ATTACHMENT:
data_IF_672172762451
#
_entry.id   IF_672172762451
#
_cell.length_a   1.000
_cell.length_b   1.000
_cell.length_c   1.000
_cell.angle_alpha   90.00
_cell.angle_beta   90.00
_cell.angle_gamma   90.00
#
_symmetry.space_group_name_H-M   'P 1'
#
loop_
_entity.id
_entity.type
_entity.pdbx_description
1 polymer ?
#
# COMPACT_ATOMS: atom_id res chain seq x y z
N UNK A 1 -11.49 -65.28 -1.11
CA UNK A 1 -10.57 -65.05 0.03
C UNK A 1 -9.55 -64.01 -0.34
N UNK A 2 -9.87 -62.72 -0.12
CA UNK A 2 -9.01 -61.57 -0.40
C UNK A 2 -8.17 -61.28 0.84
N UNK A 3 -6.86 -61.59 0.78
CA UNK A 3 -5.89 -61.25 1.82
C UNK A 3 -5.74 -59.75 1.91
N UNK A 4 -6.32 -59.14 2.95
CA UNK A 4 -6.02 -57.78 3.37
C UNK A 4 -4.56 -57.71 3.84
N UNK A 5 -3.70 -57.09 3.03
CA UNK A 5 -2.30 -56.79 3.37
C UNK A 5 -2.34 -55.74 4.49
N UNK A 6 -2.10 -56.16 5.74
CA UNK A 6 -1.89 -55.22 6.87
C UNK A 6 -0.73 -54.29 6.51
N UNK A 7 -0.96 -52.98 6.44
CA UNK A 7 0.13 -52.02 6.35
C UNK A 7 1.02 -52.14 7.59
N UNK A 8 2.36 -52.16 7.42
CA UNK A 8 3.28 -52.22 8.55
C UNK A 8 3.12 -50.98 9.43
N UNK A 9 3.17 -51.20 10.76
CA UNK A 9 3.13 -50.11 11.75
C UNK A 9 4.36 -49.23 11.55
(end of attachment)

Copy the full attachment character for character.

data_IF_672172762451
#
_entry.id   IF_672172762451
#
_cell.length_a   1.000
_cell.length_b   1.000
_cell.length_c   1.000
_cell.angle_alpha   90.00
_cell.angle_beta   90.00
_cell.angle_gamma   90.00
#
_symmetry.space_group_name_H-M   'P 1'
#
loop_
_entity.id
_entity.type
_entity.pdbx_description
1 polymer ?
#
# COMPACT_ATOMS: atom_id res chain seq x y z
N UNK A 1 -11.49 -65.28 -1.11
CA UNK A 1 -10.57 -65.05 0.03
C UNK A 1 -9.55 -64.01 -0.34
N UNK A 2 -9.87 -62.72 -0.12
CA UNK A 2 -9.01 -61.57 -0.40
C UNK A 2 -8.17 -61.28 0.84
N UNK A 3 -6.86 -61.59 0.78
CA UNK A 3 -5.89 -61.25 1.82
C UNK A 3 -5.74 -59.75 1.91
N UNK A 4 -6.32 -59.14 2.95
CA UNK A 4 -6.02 -57.78 3.37
C UNK A 4 -4.56 -57.71 3.84
N UNK A 5 -3.70 -57.09 3.03
CA UNK A 5 -2.30 -56.79 3.37
C UNK A 5 -2.34 -55.74 4.49
N UNK A 6 -2.10 -56.16 5.74
CA UNK A 6 -1.89 -55.22 6.87
C UNK A 6 -0.73 -54.29 6.51
N UNK A 7 -0.96 -52.98 6.44
CA UNK A 7 0.13 -52.02 6.35
C UNK A 7 1.02 -52.14 7.59
N UNK A 8 2.36 -52.16 7.42
CA UNK A 8 3.28 -52.22 8.55
C UNK A 8 3.12 -50.98 9.43
N UNK A 9 3.17 -51.20 10.76
CA UNK A 9 3.13 -50.11 11.75
C UNK A 9 4.36 -49.23 11.55